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In his life and work, Leszek Kołakowski traversed many paths, some more and some less well-known. The main focus here is on Kołakowski’s involvement in what one may call an anthropological variant of philosophy of culture. Anthropological philosophy of culture bases on the following assumptions:1. Human conduct is determined by culture. There is neither humanity without culture nor culture without humans.2. Human conduct is by nature referential, in other words, the factual alone is not enough for humans who tend to reach beyond it in their search for the most elemental and ultimate truths.3. Culture is a dynamic phenomenon and a challenge on the path to self-awareness.4. Axiological sensitivity.5. The culture philosopher is immersed in the culture he studies and, by revealing that which it conceals, is a source of reflection on this culture. All these assumptions lie at the core of the philosophy of Leszek Kołakowski.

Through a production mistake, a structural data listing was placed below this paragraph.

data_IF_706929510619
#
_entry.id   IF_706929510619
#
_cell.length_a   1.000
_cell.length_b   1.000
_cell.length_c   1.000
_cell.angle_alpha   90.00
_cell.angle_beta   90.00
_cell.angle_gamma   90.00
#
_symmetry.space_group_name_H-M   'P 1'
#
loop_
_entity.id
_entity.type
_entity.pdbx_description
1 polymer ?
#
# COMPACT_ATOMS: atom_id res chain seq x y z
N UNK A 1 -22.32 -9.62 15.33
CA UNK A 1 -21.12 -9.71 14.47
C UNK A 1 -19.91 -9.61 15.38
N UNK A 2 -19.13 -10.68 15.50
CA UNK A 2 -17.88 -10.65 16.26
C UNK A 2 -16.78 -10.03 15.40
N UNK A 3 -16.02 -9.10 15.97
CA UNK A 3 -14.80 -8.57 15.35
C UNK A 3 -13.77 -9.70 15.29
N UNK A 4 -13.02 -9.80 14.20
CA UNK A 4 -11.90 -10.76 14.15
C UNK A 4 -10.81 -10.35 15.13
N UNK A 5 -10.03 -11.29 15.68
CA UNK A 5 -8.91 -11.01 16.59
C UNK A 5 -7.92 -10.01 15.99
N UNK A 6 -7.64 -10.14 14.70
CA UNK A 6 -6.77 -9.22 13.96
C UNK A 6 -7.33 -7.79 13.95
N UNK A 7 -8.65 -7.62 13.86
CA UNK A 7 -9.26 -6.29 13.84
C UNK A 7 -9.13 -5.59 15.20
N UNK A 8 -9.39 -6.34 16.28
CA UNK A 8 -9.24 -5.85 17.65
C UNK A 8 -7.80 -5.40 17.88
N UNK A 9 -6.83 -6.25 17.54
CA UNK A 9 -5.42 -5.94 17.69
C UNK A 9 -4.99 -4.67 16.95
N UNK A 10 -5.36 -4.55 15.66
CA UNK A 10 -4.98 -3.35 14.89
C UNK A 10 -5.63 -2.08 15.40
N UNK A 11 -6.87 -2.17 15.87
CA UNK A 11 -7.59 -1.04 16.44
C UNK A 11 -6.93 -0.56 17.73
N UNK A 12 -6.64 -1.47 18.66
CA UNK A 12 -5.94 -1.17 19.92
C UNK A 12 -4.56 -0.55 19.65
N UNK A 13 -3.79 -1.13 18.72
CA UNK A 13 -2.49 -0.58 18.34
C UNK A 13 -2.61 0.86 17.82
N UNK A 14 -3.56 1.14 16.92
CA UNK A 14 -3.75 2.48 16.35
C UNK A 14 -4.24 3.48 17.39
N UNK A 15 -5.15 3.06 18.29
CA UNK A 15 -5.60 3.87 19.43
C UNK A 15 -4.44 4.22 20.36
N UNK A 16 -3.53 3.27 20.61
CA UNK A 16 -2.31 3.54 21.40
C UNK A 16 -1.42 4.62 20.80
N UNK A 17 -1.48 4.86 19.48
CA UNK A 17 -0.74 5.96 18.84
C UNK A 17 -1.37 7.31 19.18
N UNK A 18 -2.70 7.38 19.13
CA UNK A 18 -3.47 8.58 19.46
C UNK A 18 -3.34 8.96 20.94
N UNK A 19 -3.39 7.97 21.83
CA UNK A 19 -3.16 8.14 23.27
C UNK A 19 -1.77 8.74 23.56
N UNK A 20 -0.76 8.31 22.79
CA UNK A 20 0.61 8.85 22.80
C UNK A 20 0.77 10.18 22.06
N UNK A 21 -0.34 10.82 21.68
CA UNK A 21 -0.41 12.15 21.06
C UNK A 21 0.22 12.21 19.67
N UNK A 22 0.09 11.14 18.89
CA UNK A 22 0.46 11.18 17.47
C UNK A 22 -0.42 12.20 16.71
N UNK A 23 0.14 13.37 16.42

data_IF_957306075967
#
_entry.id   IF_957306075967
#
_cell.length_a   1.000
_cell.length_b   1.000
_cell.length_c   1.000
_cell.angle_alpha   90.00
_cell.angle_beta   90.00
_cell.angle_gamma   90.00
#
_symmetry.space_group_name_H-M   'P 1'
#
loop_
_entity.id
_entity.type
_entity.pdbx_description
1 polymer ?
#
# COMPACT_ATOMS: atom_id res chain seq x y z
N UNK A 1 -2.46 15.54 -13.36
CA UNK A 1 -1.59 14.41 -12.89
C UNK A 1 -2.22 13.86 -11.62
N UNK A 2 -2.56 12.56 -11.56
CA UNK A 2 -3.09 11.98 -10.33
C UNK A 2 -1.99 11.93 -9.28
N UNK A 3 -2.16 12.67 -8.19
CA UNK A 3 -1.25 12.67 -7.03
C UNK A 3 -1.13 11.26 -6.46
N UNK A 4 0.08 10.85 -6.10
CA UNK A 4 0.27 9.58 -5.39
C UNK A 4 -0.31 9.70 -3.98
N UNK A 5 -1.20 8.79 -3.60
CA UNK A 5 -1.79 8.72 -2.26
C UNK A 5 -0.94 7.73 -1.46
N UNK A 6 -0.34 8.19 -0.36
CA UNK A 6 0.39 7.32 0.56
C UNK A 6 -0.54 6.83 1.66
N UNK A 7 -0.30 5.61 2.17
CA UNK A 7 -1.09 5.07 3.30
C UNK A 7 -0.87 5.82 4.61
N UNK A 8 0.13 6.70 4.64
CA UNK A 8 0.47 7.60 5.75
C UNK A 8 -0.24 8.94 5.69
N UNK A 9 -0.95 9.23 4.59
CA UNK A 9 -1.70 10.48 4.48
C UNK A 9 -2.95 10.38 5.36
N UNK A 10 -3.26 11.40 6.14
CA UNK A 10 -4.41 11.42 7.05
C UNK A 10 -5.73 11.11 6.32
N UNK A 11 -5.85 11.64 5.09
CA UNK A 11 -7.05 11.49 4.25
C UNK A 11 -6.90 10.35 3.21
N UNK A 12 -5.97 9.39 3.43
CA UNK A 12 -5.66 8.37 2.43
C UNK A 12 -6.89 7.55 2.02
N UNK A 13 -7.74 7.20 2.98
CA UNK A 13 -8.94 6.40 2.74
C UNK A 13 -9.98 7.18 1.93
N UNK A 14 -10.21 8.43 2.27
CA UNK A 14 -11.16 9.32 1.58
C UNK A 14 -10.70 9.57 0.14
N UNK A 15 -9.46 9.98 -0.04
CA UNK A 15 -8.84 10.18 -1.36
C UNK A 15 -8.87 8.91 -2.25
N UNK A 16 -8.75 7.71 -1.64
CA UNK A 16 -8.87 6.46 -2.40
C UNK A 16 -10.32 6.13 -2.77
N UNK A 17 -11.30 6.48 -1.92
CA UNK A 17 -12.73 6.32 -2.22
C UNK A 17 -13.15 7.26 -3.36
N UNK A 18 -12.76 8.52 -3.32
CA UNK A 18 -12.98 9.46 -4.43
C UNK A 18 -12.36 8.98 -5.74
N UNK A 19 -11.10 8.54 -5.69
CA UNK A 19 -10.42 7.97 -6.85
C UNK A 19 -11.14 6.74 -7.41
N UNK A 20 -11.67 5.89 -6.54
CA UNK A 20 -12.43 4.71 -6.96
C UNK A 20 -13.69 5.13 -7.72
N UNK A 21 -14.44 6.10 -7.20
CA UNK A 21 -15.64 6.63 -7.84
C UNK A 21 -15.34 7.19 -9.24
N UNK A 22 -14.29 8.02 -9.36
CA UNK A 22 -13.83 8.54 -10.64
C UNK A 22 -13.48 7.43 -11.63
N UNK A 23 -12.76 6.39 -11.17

6. Dialogue and Universalism: Volume > 20 > Issue: 7/8
Marcin Król Intro to What Does Leszek Kołakowski Teach Us?
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7. Dialogue and Universalism: Volume > 20 > Issue: 7/8
Witold Mackiewicz, Lesław Kawalec Nietzschean Traits in the Works of Leszek Kołakowski
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The paper sets out to prove that Leszek Kołakowski remained under a considerable influence of Friedrich Nietzsche’s ideas, which is evidenced by the way he poses and solves theoretical problems as well as his critical and often ironical detachment from the modern culture. He devoted a great deal of attention to nihilism, and searched for mythical conditioning of the thinking of the man of today; from the late 1950s, he was a follower of the philosophy of freedom and opposed philosophical and historical determinism. He rejected systemic thinking and any fundamentalism in science.
8. Dialogue and Universalism: Volume > 20 > Issue: 7/8
Werner Krieglstein Taming the Horror of Time
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ii. farewell to leszek kołakowski
9. Dialogue and Universalism: Volume > 20 > Issue: 7/8